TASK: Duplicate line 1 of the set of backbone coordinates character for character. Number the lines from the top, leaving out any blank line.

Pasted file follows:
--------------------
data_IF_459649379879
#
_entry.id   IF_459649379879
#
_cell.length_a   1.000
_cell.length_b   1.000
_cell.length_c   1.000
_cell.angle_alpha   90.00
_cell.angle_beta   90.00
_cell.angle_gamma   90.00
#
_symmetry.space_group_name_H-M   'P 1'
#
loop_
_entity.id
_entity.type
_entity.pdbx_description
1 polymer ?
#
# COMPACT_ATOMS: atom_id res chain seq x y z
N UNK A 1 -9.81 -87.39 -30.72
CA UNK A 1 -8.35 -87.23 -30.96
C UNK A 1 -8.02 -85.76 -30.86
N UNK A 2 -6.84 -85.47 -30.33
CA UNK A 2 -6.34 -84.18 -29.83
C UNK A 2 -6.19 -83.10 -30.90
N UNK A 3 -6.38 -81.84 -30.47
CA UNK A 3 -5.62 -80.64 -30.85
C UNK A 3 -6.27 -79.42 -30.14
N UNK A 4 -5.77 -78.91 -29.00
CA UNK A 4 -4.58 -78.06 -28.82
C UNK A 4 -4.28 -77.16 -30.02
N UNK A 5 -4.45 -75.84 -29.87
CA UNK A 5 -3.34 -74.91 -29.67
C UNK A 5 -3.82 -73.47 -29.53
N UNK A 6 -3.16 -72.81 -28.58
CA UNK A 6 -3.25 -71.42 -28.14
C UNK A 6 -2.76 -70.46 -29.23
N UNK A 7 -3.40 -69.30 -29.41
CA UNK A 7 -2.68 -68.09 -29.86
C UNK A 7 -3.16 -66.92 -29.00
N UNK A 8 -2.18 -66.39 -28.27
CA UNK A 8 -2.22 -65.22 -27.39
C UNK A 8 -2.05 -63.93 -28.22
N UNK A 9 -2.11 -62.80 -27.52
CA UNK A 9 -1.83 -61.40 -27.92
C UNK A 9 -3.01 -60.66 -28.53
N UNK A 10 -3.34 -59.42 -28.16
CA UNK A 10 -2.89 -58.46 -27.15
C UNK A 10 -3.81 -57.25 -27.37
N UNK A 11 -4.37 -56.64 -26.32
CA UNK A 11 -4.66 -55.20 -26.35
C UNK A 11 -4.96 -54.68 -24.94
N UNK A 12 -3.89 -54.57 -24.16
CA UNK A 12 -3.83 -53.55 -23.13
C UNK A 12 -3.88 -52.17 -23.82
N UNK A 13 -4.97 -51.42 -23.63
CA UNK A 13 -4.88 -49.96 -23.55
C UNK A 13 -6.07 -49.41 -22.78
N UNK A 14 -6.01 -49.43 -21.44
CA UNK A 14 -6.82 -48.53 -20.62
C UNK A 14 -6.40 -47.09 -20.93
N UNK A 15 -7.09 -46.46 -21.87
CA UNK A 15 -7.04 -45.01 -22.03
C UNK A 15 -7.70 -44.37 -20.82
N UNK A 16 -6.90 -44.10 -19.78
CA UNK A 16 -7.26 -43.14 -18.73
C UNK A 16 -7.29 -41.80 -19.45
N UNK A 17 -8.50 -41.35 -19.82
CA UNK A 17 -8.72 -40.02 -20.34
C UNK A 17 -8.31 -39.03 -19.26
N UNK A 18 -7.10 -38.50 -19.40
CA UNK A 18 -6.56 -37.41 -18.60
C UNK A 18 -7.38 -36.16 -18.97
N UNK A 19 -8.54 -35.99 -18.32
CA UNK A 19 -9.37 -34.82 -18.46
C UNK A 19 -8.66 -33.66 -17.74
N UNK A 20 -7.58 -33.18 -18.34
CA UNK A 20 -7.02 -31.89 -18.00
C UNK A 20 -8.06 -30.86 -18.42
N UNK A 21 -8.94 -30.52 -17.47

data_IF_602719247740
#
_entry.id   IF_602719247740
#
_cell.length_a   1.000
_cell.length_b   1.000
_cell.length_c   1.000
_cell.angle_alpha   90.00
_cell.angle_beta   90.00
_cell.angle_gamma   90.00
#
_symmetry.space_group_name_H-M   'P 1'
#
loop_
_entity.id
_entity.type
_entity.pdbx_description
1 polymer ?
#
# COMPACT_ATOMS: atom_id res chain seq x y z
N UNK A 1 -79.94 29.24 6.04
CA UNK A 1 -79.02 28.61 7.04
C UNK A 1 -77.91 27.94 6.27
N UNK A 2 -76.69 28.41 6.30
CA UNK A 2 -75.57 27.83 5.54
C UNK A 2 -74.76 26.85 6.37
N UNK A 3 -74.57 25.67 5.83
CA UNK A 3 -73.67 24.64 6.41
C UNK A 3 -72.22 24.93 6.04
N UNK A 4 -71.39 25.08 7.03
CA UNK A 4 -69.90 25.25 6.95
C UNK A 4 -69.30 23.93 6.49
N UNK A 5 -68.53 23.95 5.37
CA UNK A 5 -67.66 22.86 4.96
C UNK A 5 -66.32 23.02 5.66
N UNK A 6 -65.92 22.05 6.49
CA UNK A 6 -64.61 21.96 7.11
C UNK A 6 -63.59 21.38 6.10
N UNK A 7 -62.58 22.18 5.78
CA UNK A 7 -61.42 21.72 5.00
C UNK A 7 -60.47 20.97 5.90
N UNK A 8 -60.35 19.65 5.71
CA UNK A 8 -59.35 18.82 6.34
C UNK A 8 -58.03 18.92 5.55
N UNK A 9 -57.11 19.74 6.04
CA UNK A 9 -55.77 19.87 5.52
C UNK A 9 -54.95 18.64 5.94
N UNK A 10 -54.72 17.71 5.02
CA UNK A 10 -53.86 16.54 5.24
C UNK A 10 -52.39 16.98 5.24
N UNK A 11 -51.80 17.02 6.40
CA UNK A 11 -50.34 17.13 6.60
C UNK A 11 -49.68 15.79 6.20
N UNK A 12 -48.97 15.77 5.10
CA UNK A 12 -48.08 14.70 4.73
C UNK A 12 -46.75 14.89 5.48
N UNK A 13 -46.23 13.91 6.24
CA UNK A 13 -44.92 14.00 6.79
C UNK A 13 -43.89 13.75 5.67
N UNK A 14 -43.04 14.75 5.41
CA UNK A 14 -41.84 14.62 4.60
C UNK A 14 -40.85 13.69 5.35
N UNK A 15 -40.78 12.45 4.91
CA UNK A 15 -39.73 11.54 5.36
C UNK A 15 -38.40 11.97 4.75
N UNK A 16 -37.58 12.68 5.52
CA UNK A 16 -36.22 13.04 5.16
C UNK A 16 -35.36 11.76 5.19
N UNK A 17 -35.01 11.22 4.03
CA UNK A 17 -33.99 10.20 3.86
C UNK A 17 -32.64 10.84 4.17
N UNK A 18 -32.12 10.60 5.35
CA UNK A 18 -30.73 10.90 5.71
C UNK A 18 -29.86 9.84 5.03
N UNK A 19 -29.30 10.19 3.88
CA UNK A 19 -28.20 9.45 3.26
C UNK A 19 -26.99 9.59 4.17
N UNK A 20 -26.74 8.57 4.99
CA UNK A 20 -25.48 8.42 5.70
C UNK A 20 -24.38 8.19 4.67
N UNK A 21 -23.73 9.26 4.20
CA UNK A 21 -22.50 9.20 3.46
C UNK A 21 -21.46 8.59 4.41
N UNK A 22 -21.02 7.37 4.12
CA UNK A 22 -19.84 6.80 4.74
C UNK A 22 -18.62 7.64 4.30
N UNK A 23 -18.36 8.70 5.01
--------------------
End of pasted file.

data_IF_459649379879